By Doug Draper
The saying goes “big fish are where you find them”. What then, is the secret to finding big fish?
First decide what species that you want to pursue. Second, start looking for areas that consistently produce big fish for the best chance at finding your trophy.
For instance, if I wanted to catch large cutthroat trout, I would enter “giant cutthroat trout” on a Google image search.
Almost every big cutthroat picture that comes up on the Google search is at Pyramid Lake in Nevada. Naturally, I would start my search for when, where and how to catch these fish.
YouTube can be very educational as well. There is a YouTube video titled “Pyramid Lake Oct Nov Dec 2016”.
The video gives away the timing in the title and with the help of Google Earth, one can figure out the beaches where many of these monster Lahonton’s were caught.
That’s not all you need. You also need to know what flies the fish are taking. Google is your friend again. Enter Pyramid Lake fly patterns on images. There you will find Pyramid Lake staple patterns of black or white buggers, popcorn beetles and tadpoles. One will find various nymphs that work too.
You might think you are ready now, but I don’t think you are quite there yet. Look closely at the pictures and videos of the giant trout again. What was the weather like? Was the wind blowing? Was it low light? Was it sunny? Was the water clear or murky? Fishing during prime-time is very important. The fish might be in shallow water just a short time during the day. Knowing that keeps you fishing when you should be. Think you got it figured out? Wait, what are those ladders in many of the pictures for? Oh! You stand on the ladders to stay close to the drop off’s in the lake while fishing. Do I need one of those? Better do some more research.260. Watch the websites like www.PyramidLakeFlyfishing, which gives fishing reports along with pictures. Join Pyramid Lake fly fishing groups on Facebook to see pics of recent caught fish. Pay attention to the details in the pictures.
Now you might be ready to try out the salty water of Pyramid Lake, pursuing giant cutthroats. Don’t be surprised if you don’t get a giant your very first trip. You may have to pay your dues. Your odds are so much better and the learning curve will be much shorter because you did adequate research. When you get there, watch successful fisherman, including their fly colors, retrieve speeds and are they nymphing or stripping?
Shall we try the same formula again on a different kind of trout? Brown trout grow very large and are good fly rod fodder. Let’s Google giant brown trout. I see browns from a lot of different places, including Milwaukee Harbor, New York, Montana, the White River in Arkansas, New Zealand and Tierra Del Fuego. Which location makes the most sense to a fly fisherman?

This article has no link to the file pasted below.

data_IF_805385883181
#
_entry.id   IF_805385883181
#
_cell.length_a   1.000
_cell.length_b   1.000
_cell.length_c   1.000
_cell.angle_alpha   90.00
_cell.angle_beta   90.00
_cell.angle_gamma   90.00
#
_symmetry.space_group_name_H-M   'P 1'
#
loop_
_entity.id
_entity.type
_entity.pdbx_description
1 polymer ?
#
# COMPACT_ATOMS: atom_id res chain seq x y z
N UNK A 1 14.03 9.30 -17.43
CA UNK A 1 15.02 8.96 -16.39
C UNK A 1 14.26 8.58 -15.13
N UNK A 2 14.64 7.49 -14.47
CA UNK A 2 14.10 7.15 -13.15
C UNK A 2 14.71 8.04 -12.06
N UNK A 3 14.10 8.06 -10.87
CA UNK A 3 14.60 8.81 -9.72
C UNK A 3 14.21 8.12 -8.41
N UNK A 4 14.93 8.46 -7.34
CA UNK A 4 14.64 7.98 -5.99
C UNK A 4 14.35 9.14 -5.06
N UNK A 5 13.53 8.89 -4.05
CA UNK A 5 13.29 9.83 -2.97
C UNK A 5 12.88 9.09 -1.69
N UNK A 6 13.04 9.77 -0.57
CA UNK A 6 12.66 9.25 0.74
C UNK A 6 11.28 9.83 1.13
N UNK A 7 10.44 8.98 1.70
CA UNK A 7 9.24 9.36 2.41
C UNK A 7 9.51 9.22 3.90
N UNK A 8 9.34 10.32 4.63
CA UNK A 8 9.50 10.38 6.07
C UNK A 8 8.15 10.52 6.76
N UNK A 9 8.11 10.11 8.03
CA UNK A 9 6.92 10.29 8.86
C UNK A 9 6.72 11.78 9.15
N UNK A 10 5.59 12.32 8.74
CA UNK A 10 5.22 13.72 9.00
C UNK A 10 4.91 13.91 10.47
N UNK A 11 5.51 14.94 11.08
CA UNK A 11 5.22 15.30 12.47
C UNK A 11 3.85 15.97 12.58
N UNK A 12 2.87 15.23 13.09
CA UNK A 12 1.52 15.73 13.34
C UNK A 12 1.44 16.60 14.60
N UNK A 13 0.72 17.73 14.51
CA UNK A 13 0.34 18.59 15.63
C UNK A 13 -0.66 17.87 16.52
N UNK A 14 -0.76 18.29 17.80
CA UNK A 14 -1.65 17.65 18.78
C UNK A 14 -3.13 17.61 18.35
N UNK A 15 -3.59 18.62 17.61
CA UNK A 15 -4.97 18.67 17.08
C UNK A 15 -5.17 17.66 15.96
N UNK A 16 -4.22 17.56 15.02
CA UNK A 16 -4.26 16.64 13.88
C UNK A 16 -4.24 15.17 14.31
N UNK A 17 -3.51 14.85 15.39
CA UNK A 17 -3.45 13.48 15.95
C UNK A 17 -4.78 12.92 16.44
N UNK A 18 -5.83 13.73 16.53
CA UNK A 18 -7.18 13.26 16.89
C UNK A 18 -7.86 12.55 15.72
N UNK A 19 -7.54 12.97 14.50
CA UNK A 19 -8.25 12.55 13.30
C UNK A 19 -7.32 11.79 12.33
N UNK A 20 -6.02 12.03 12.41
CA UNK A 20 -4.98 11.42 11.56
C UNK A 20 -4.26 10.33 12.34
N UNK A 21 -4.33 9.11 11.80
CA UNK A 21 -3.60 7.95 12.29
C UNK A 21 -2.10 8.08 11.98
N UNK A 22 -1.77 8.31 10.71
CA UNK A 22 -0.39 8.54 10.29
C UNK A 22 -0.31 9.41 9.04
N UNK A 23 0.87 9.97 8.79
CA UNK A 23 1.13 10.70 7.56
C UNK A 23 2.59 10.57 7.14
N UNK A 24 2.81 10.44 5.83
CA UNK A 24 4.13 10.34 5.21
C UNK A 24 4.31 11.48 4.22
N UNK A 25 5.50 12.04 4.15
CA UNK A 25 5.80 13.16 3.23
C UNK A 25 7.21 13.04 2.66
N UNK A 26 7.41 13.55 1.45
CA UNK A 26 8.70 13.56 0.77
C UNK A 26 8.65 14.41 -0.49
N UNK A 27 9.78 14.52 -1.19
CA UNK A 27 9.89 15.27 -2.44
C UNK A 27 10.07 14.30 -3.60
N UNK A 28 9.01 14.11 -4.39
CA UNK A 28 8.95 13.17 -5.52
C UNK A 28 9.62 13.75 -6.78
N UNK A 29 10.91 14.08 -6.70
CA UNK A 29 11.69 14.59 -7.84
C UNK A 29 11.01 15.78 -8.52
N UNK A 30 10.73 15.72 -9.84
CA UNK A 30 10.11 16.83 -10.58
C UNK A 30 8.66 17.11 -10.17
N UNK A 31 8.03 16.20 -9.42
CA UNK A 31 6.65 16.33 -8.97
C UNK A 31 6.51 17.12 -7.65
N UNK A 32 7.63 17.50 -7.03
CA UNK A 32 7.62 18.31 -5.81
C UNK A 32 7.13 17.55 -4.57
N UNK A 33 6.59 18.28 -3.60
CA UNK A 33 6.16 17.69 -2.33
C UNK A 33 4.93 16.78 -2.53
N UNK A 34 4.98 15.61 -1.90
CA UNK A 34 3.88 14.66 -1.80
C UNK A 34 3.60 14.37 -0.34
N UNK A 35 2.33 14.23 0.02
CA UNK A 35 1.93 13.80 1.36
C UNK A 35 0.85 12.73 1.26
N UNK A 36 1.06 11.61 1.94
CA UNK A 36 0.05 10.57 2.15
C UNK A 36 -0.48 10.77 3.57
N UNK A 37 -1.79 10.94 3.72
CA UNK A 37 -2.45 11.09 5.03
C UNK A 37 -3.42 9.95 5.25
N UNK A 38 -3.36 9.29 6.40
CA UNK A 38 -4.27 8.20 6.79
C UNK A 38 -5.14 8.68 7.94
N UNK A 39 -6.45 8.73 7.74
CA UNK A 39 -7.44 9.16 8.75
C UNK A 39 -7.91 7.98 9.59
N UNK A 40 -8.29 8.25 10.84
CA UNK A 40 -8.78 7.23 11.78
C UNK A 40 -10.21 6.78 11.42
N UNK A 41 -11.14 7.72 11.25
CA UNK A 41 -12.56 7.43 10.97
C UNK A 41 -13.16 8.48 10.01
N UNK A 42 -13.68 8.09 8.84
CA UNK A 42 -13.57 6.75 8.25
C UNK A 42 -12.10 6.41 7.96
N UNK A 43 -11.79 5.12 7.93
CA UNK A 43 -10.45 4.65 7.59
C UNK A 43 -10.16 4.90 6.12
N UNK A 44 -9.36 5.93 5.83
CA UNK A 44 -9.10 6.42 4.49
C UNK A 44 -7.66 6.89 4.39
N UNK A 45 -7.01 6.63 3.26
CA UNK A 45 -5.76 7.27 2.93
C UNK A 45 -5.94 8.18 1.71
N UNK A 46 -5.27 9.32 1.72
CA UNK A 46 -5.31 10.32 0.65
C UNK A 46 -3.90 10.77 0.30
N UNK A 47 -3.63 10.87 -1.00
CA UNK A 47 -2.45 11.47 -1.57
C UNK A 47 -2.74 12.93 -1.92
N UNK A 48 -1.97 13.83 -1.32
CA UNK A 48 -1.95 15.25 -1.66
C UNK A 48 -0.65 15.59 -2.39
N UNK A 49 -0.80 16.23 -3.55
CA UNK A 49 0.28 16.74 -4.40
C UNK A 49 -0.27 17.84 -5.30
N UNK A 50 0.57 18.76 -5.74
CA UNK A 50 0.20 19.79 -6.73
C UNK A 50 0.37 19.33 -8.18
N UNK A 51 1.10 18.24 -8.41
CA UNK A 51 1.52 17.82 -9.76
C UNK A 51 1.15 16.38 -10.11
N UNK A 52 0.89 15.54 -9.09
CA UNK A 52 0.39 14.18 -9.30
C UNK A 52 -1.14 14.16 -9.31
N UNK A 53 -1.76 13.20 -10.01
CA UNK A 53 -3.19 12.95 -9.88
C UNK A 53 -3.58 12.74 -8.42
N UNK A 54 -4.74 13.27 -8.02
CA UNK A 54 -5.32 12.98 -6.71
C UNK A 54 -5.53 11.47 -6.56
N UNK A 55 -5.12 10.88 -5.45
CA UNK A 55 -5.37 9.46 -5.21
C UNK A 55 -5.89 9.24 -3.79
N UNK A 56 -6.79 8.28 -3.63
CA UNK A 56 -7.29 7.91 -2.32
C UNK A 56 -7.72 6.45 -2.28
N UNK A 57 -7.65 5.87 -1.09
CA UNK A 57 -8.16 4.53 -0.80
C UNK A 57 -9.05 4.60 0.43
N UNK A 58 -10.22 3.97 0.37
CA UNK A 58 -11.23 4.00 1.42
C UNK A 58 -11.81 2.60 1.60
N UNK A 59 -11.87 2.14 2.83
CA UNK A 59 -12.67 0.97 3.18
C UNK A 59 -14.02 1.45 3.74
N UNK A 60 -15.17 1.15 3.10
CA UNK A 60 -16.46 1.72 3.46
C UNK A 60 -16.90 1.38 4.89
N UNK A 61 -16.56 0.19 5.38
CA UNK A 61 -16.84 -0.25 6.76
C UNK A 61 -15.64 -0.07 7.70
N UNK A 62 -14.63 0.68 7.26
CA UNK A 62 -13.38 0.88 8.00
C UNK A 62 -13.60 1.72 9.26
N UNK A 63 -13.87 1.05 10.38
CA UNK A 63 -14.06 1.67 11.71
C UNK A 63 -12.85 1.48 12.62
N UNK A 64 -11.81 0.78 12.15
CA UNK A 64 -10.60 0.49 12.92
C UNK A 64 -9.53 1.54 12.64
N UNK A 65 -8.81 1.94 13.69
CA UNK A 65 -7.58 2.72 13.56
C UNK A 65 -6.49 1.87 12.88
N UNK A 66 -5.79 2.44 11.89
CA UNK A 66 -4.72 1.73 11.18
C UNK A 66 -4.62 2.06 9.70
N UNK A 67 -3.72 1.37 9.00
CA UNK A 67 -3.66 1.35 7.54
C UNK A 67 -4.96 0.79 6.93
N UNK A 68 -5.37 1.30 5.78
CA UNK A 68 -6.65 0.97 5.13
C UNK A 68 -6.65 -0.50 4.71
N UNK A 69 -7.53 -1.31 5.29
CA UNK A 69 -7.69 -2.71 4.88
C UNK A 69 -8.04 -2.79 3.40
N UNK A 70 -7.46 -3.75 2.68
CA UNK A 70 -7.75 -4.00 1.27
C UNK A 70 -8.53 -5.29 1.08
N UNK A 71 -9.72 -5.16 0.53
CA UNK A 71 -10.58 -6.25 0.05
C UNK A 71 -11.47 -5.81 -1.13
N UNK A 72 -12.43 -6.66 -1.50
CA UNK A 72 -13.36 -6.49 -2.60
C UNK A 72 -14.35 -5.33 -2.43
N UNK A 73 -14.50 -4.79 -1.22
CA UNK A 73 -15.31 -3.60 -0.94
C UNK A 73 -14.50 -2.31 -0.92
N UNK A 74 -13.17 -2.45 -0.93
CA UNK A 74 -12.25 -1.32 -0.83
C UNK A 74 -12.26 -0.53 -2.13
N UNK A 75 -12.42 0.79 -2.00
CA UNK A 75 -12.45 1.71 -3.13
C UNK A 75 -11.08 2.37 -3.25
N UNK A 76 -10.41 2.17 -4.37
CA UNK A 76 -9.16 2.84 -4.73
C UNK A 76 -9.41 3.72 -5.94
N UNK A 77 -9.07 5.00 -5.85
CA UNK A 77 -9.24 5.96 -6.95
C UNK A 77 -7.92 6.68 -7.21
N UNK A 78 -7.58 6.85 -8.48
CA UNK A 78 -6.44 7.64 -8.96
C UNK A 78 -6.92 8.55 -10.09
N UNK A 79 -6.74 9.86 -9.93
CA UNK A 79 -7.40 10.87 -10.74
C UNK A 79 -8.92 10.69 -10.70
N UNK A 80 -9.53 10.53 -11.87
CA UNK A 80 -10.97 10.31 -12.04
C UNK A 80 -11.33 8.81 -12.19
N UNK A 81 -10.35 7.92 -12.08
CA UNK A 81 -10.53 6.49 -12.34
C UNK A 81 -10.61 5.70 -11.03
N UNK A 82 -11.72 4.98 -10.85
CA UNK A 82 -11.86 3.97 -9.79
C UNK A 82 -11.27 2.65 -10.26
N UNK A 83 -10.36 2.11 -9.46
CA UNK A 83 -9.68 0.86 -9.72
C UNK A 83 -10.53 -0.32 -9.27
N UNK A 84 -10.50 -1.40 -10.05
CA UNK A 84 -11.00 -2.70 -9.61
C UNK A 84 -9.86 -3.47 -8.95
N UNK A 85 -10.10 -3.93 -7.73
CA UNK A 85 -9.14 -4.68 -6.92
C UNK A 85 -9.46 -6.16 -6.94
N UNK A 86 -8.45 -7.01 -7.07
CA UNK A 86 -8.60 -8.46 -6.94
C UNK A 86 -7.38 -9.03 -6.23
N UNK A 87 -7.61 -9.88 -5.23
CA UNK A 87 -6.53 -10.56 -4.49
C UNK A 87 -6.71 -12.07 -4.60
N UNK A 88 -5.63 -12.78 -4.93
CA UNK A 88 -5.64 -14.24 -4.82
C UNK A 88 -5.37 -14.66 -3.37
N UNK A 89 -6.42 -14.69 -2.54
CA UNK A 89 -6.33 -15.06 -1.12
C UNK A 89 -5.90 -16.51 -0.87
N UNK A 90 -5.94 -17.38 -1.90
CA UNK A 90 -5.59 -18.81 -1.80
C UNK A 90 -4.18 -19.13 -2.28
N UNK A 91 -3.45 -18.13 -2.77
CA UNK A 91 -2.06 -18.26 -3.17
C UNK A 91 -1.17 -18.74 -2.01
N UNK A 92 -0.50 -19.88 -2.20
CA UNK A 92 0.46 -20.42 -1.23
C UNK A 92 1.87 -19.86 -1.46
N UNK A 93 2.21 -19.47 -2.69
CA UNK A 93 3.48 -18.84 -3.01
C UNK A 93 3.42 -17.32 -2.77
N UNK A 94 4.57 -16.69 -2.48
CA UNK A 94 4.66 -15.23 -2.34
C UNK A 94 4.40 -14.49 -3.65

Let’s go to YouTube again. Milwaukee seems to produce the most really large browns, but it doesn’t seem very fly rod friendly. If I were ice fishing, it would be a no brainier. New York seems to produce a lot of large fly rod caught fish, with the drawback being it’s pretty crowded. Montana produces some good browns, but not a ton of huge fish. It is very fly rod friendly though and uncrowded. The White River in Arkansas produces some very large browns and is fly rod friendly, but not consistent enough. New Zealand is cost prohibitive and not consistent enough on very large fish, unless you helicopter fish to your location daily. Tierra Del Fuego is a dream destination, but I can’t afford $8,000 a week. It looks like New York is my best bet for large fish at an affordable price. Let’s do some research on upstate New York.
The largest and most consistent brown trout action is out of Lake Ontario, between Buffalo and Pulaski. Doing more research on websites and YouTube, I discover mid to late October, November and to mid-December are the best months as the trout move out of Lake Ontario looking to spawn. Popular rivers are Oak Orchard Creek, 18 Mile Creek at Burt Dam, Oswego River and the Salmon River. Popular fly patterns found on the internet imitate king salmon eggs, stonefly nymphs, Estaz flies, crystal meth and copper johns. Upon further research, I see 7- and 8-weights are the norm on fly rods. Use fluorocarbon tippets to increase hookups, sometimes down to 4x.
After following the formula for finding large trout and applying it to rainbow/steelhead, I find there are several locations to investigate. Jurassic Lake in Argentina looks like the place to go if it didn’t cost $5,000 a week. The world record rainbow came from Saskatoon, Canada and many giant rainbows are caught there. If I was down for throwing chunks of dead fish in the dead of night below Lake Diefenbaker that would be ok. I might be considered a snob, but I want to get my fish on a fly imitation. What about the tributaries to Lake Erie. There are many good fly fishing streams from Ohio to New York, but the steelhead are only running 4-8 lbs with a 10 pounder being a monster.
Big steelhead are caught in British Columbia, Oregon and Washington. All of these locations would be a good choice, but I’m not sure if I would have great odds of catching a very large fish at these locales in just a one week trip. The Situk River in Alaska on the other hand produces many big fish in a single day on average. The flight to Yakutat is long and kind of expensive, but worth it as the river is manageable, floatable and has a great run of steelhead. Yes, that seems to be the wise choice. In fact, that is why I wrote this article, to try and win the trip to Yakutat to catch some big steelhead.
But to tell you the truth, I think my big trout formula can be applied to most any species.